your machine. McAfee also runs VirusScan
Online if all you want is virus scanning services.
Power-On Self Test:
When a computer boots up, it runs a test of hardware components called
“Power-On Self Test”. Watch your monitor for system warnings and error
messages. Press Pause to freeze the screen if the messages disappear before
you can read them. Look for warnings, too, and note the last initialized
device to appear before the computer locks up if that’s the problem. Also,
listen to unusual sounds with your power supply fan and the hard disk.
Don’t forget to use your sense of smell to detect smoke or overheated gear.
To determine if you have a corrupt file(s), click Start, Run and type in
sfc and then click OK.
ScanDisk (Check Disk)/Defragmentation:
Some problems can be resolved easily by just running your ScanDisk
(Check Disk) and Defragmentation. As a rule of thumb you should perform
these preventative maintenance functions at least once a month or more
frequently depending upon computer use.
If Windows, for example, won’t launch properly or you’re having problems
with moving icons, screen lock-ups, page fault errors, occasional mouse
pointer freeze-ups or audio difficulties start your computer in “Safe Mode.”
Hold down the F8 key just before Windows boots and select Safe Mode from
the resulting menu. Now you can access Device Manager and other troubleshooting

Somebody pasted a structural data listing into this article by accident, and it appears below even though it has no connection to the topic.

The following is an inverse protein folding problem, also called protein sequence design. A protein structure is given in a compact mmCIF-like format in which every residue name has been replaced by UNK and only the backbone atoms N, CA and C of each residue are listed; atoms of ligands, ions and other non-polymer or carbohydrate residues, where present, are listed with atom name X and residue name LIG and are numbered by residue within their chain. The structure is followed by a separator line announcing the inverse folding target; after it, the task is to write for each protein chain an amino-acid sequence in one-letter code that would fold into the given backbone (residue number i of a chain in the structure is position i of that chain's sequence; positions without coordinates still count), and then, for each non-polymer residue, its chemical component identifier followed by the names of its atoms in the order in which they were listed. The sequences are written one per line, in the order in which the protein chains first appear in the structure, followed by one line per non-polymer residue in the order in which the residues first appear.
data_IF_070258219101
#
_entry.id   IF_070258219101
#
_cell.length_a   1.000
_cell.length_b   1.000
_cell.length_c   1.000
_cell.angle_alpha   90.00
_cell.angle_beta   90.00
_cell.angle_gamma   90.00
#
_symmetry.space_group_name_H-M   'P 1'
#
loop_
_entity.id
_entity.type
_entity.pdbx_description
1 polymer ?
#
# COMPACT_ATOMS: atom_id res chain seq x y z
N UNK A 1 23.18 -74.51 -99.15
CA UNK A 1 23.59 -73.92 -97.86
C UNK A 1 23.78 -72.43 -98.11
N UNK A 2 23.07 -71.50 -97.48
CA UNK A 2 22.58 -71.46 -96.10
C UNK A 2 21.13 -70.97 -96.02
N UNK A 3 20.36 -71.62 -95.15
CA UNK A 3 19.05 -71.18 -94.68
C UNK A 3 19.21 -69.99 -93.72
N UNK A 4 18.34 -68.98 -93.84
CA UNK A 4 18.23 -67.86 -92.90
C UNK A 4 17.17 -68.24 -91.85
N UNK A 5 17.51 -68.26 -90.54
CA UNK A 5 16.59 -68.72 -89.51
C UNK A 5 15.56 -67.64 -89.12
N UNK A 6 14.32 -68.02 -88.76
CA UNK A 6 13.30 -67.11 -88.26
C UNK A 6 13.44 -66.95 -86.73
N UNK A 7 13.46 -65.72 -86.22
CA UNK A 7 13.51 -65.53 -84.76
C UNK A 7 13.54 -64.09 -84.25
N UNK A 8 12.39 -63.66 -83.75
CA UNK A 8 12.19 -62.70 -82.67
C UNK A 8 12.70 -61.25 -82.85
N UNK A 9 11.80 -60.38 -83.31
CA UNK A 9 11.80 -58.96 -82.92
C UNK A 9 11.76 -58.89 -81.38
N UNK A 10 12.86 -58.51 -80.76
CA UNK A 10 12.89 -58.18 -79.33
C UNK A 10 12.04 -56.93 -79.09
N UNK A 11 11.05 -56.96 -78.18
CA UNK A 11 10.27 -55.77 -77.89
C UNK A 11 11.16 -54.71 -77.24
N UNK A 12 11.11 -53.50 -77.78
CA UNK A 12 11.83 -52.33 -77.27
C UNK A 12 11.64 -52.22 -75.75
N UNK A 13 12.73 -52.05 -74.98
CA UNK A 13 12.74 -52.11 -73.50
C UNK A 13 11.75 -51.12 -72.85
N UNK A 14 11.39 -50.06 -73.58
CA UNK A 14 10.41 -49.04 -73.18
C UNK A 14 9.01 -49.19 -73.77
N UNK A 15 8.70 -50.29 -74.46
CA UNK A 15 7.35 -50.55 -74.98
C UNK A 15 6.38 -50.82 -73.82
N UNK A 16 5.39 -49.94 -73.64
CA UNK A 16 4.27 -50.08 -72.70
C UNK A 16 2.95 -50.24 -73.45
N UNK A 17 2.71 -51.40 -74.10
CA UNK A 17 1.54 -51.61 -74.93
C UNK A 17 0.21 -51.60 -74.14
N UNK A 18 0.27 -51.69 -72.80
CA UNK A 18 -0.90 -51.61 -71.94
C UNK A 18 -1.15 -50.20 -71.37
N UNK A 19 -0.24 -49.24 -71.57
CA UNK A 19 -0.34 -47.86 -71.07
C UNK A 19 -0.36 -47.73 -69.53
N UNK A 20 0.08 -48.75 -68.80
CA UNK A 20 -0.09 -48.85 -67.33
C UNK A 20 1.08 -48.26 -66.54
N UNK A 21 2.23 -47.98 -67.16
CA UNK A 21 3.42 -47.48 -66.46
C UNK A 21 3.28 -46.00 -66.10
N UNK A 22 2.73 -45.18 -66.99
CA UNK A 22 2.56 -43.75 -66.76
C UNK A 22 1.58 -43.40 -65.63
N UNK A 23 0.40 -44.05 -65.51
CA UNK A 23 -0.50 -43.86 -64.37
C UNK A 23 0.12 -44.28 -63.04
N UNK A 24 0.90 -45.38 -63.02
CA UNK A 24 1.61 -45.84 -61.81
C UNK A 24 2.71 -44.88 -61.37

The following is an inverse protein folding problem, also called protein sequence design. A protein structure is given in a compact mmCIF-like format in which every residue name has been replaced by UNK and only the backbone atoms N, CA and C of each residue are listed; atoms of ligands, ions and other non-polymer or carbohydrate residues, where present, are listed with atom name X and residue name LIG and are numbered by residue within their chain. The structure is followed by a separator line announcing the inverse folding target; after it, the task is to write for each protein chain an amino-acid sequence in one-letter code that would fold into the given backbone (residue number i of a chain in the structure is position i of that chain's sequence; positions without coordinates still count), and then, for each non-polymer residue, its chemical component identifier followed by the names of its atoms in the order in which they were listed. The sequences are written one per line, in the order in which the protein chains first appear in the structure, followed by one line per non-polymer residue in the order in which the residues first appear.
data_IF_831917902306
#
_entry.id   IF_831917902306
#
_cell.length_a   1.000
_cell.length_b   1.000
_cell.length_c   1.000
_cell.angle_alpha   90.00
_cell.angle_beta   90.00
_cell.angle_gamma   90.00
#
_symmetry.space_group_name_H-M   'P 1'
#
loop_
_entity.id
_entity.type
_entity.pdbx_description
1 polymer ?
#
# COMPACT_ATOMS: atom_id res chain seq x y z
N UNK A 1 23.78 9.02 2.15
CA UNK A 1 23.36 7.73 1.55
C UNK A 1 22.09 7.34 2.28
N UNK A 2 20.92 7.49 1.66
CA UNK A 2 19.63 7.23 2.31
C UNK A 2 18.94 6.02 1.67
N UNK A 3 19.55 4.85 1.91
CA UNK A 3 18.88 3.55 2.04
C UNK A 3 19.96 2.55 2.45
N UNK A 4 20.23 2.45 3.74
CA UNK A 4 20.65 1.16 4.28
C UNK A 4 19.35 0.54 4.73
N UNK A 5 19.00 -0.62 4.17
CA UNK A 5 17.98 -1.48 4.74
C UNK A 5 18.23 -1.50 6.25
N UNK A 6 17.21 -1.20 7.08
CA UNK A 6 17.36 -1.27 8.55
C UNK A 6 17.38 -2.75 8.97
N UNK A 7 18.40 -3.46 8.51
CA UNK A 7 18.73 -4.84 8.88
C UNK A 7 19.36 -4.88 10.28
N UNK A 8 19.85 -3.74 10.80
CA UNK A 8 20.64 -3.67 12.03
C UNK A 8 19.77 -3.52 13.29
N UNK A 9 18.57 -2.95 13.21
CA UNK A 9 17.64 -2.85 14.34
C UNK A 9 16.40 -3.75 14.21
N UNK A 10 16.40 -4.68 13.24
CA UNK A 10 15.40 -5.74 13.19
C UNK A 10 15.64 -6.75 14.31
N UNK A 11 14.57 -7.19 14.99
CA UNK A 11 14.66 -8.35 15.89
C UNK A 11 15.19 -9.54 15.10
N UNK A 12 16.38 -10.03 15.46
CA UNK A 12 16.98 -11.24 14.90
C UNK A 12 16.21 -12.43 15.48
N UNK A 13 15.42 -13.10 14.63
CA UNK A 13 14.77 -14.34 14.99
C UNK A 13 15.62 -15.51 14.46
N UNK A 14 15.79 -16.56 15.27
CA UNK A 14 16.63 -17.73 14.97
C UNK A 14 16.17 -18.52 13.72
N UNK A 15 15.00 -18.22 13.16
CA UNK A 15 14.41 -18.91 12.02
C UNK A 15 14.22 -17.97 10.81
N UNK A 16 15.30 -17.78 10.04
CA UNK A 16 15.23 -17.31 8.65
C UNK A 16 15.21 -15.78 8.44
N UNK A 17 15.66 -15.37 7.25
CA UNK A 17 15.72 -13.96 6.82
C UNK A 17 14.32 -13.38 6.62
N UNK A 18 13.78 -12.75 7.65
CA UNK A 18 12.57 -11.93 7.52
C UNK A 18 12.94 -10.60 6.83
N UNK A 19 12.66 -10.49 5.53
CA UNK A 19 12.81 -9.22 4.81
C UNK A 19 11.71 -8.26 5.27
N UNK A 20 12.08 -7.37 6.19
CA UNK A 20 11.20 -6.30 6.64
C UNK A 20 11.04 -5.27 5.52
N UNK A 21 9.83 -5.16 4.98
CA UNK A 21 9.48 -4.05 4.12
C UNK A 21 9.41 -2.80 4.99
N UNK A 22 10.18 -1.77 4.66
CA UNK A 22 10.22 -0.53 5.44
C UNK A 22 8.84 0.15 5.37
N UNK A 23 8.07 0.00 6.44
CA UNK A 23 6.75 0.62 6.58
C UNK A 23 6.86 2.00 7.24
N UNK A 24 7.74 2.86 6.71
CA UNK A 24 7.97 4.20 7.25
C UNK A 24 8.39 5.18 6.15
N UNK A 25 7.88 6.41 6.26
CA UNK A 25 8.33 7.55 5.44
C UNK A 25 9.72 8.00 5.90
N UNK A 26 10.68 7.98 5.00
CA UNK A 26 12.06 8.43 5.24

tools. You can use the “Device Manager” to check the status of all the
hardware installed on your computer. In WinXP you can access the Device
Manager by going to Performance and Maintenance, right-clicking System
or the Control Panel with other versions of Windows. Once in Device Manager
look for old devices and discard references to those that are no longer
in your computer.
Start-up Disk or Emergency/Boot Disk:
Another tool available to you at this point is your “Start-up Disk”
and/or “Emergency or Boot Disk” if your computer requires its use to recover
from a crash in order to resolve a particular problem. If you haven’t already
made one, do so as soon as possible.
System Configuration Utility:
The “System Configuration Utility” lets you enable/disable software
and configuration files for trial-and-error troubleshooting, so click Start,
Run and type msconfig or click Start, Search to find and start it from
the Results window. System Configuration is a good tool for isolating and
testing parts of Windows configuration files.
Win98, Me, XP are preinstalled on fast computers, but many still wonder
if they are getting the bang for the buck. The fastest part of your process
is memory and the slowest is reading disks. Using Windows tools such as
the System Monitor will help to isolate the bottleneck. You probably don’t
need a new CPU, but more memory and better disk cache management. To open